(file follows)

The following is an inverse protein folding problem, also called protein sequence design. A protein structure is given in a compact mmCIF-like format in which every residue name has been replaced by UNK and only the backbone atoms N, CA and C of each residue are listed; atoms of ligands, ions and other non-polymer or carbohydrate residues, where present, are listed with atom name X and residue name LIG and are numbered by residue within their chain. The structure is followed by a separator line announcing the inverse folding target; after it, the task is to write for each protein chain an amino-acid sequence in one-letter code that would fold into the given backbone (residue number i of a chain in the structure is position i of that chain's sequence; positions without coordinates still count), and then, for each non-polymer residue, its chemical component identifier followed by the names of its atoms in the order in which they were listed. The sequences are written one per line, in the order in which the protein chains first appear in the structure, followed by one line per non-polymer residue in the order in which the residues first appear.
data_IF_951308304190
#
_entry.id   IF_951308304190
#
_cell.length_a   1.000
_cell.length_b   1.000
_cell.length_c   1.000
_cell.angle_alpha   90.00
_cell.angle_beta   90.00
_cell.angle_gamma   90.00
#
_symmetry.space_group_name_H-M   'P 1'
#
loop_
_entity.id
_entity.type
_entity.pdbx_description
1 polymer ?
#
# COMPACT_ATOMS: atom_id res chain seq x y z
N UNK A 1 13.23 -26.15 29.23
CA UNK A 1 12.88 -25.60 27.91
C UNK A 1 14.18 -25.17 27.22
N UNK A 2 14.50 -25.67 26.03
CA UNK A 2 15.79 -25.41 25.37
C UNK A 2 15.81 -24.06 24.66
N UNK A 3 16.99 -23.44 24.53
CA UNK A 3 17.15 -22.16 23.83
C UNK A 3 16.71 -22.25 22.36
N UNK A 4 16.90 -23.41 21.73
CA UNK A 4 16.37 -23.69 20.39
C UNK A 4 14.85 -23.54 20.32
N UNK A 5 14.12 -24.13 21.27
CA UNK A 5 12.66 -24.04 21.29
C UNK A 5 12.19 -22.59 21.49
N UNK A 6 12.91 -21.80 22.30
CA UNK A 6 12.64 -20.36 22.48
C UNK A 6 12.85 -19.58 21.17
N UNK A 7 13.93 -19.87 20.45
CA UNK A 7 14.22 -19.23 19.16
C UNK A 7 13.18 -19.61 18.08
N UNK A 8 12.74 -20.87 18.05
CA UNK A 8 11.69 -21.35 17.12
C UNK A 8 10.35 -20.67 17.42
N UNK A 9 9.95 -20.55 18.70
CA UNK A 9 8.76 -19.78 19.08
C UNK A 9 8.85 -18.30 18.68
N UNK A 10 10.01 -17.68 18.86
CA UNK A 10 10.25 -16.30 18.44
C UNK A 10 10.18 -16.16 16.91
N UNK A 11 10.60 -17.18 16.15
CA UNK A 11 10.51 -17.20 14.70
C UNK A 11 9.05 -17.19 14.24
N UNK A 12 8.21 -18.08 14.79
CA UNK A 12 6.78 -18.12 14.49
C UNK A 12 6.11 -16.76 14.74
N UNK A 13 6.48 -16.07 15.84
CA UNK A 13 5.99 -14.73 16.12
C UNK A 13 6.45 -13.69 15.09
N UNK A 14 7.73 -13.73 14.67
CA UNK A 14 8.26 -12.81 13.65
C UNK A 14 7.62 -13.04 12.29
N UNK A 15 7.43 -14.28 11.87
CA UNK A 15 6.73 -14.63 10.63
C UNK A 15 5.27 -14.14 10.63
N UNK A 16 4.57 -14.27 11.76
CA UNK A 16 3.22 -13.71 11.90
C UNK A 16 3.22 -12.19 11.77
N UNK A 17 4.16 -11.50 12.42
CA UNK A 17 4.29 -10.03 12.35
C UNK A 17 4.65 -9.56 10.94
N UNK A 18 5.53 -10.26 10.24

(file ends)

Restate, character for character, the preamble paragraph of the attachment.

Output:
The following is an inverse protein folding problem, also called protein sequence design. A protein structure is given in a compact mmCIF-like format in which every residue name has been replaced by UNK and only the backbone atoms N, CA and C of each residue are listed; atoms of ligands, ions and other non-polymer or carbohydrate residues, where present, are listed with atom name X and residue name LIG and are numbered by residue within their chain. The structure is followed by a separator line announcing the inverse folding target; after it, the task is to write for each protein chain an amino-acid sequence in one-letter code that would fold into the given backbone (residue number i of a chain in the structure is position i of that chain's sequence; positions without coordinates still count), and then, for each non-polymer residue, its chemical component identifier followed by the names of its atoms in the order in which they were listed. The sequences are written one per line, in the order in which the protein chains first appear in the structure, followed by one line per non-polymer residue in the order in which the residues first appear.